advertisement
advertisement

Breastfeeding In, Revenge Porn Out: Facebook Redefines Its Content Banning Policies

Breastfeeding In, Revenge Porn Out: Facebook Redefines Its Content Banning Policies
[Photo: Flickr user Marcin Wichary]

Facebook has taken flak for banning some things but not others–often getting pressure from both supporters and critics, as with user photos of breastfeeding. The New York Times reports that the social network has now released an updated rulebook for what it bans and why, along with a list of ban requests by governments.

No, Facebook still isn’t using automated features to scan for offending material: They’re sticking with reactive moderating, reviewing every piece of flagged material manually. Unfortunately, this means flagged posts can stay up for up to 48 hours before Facebook gets to them, head of global policy at Facebook Monika Bickert told The New York Times. The most notable change might be the updated Community Standards’ ban on supporting or praising groups that are involved in violent, criminal, or hateful behavior, which is ripe for warring interpretation. The new rules also solidify bans on threatening physical or financial harm as well as posts encouraging suicide or eating disorders (such as thinspiration).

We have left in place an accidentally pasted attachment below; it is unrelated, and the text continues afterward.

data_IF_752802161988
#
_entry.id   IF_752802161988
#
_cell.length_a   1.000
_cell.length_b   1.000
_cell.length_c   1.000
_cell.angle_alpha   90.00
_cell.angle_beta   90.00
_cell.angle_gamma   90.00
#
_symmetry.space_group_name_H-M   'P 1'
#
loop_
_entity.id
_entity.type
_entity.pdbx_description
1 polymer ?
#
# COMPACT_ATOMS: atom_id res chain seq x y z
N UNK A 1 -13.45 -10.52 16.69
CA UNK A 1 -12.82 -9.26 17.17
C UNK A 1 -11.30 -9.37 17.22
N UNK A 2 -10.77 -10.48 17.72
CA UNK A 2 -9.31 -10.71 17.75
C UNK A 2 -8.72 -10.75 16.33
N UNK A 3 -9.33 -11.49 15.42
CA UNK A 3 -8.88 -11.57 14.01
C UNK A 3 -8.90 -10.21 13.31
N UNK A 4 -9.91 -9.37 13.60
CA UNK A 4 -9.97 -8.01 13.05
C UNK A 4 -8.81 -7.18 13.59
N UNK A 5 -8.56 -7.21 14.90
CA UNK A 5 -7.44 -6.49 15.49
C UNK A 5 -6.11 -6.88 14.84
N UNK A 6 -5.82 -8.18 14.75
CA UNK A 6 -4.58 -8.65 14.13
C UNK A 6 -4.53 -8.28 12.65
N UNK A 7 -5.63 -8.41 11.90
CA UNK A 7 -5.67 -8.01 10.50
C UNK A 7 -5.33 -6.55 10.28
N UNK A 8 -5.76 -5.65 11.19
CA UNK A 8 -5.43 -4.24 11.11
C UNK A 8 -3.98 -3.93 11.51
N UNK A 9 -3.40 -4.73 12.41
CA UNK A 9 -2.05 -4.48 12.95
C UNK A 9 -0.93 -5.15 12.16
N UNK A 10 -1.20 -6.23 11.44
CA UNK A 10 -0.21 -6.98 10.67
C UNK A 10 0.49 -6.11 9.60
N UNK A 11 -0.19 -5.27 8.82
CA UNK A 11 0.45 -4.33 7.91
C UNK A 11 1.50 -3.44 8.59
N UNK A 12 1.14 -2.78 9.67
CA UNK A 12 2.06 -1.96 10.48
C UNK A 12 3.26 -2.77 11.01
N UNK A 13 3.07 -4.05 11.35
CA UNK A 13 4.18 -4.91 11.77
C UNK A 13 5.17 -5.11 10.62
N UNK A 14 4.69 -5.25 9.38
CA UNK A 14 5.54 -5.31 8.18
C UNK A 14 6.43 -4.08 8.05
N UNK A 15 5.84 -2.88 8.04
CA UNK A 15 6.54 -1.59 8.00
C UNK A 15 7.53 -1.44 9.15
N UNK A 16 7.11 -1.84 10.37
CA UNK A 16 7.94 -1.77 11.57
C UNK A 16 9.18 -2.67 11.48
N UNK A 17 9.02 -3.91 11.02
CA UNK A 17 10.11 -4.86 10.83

Some of the updated Community Standards follow recent outrage from the court of popular opinion. Bullying to degrade or shame others will be banned, along with content promoting sexual violence or exploitation, including revenge porn. But Facebook is also becoming a bit more nuanced when it comes to nudity: Photos displaying genitals or fully exposed butts won’t fly, but posts displaying breastfeeding and breasts showing post-mastectomy scars will make the cut.

Facebook also published its latest transparency report, announcing that they had banned 9,707 posts due to governments’ requests in the second half of 2014, up 11% compared to the first half of 2014. India and Turkey take up a whopping 97% of those bans, with India at 5,832 bans and Turkey at 3,624. No content was banned in the U.S.

[via The New York Times]

advertisement
advertisement